Enteroception is the awareness of what you feel inside your own body – some children have impaired Enteroception. This is emotions and feelings and any changes taking place within the body. Each child will have their own struggles.
Here are a few activities that will cover some of the major problems and offer some help:
Mindfulness Emotion Matching Games – Cut-out pictures in magazines or create emotion cards. Have the child match the emotions to the card.
Breathing exercises – Pay special attention to what they can feel in their body. You can let do activities like smelling flowers/blowing out candles – keep it fun!
Age dependant – Social stories in pictures can be useful.
How emotions feel – Track their emotions during the day and how emotions can make them feel. Use relevant facial expressions.
Heavy work activities – Pushing walls, yoga stand and pull sticks, weighted blankets etc.
Now for the parent, here are a couple of hints that may help you survive a sensory meltdown:
Remind yourself that your child is in fight or flight and no longer can use reason or logic. Your child is now operating out of the emotional center of the brain and most likely cannot understand you. The best thing you can do is to stay calm and keep them safe and let it pass.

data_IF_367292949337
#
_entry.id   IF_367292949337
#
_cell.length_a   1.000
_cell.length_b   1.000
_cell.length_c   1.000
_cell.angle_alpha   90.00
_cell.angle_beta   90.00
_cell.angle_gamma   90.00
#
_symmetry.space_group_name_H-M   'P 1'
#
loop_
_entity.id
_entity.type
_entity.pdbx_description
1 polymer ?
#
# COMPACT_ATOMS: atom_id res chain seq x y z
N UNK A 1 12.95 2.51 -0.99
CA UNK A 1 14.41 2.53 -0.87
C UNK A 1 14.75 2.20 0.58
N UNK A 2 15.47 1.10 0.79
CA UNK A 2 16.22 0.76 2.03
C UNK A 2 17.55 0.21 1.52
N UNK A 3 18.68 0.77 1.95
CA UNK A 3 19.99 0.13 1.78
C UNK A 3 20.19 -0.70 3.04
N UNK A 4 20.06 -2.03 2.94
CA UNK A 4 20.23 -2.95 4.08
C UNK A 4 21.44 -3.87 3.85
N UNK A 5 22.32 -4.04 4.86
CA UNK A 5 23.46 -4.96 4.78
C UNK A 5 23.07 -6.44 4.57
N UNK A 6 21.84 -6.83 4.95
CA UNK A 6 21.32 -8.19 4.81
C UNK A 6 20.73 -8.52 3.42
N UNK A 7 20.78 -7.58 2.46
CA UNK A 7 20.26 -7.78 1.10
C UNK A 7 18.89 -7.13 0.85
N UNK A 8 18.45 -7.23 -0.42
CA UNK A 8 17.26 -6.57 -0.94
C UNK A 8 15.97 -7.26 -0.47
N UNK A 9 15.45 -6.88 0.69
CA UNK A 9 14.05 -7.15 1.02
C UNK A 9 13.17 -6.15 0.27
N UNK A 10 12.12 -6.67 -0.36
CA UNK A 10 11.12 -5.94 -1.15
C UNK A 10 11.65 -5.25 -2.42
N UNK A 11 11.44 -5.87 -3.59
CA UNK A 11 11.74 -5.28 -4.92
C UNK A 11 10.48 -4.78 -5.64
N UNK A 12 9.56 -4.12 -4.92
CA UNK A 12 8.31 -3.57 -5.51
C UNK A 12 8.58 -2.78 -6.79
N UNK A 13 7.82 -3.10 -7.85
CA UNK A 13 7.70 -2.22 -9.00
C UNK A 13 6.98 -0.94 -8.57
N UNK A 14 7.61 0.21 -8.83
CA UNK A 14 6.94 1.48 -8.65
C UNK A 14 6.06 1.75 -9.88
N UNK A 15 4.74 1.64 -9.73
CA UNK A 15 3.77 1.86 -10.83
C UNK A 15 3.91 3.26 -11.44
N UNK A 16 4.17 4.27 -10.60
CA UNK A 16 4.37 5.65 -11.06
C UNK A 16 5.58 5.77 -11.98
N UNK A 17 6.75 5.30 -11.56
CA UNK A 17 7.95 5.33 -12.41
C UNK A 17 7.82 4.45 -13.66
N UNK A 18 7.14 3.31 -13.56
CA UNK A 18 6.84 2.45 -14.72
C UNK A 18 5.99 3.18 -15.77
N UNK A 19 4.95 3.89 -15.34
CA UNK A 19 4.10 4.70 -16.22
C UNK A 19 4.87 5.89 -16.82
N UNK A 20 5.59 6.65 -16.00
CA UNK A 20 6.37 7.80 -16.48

This situation will cause your blood pressure to rise and your frustration level to shorten as a result. Taking repetitive deep breaths can relax your body's muscles. It is the quickest way to calm your body down and decrease the release of stress hormones.
Slow and calm breaths will allow you to continue thinking from the logical part of your brain and not from the brain's emotional center, where a child with a meltdown is coming from. Both of you in this part of the brain will not help either of you. Breathe in from your nose and out through your mouth. Nice long slow breaths out.
One of the most important thing is consistency. Try to respond in the same way each time so that the young person can know what will happen if they behave in certain ways. It is important to set limits and boundaries around certain dangerous behaviors and that the young person knows what they are. Not all behaviors are sensory. Some are just children testing to see what they can do. Children will benefit from having healthy boundaries.
Lastly, do not forget to celebrate when the child manages to tolerate a situation for the first time or attempts to self-manage their behavior. Cut yourself some slack. You are doing the best you can. Recognize that too – well done.
Susan Watson, Executive Contributor Brainz Magazine
Susan Watson specializes in working worldwide with all ages experiencing Anxiety, Emotions, and Trauma, in a content freestyle, so that no talking really needs to occur unless wanted. Working with feelings and emotions within the body, Susan releases the emotional connection of past experiences. She teaches self-help tools to help others live their best life, the life that is deserved. Susan supports individuals, groups, and the workplace with her Be Your Own Empowered Hero workshops, which were introduced as a measure to reduce the risk of future issues with mental and emotional health.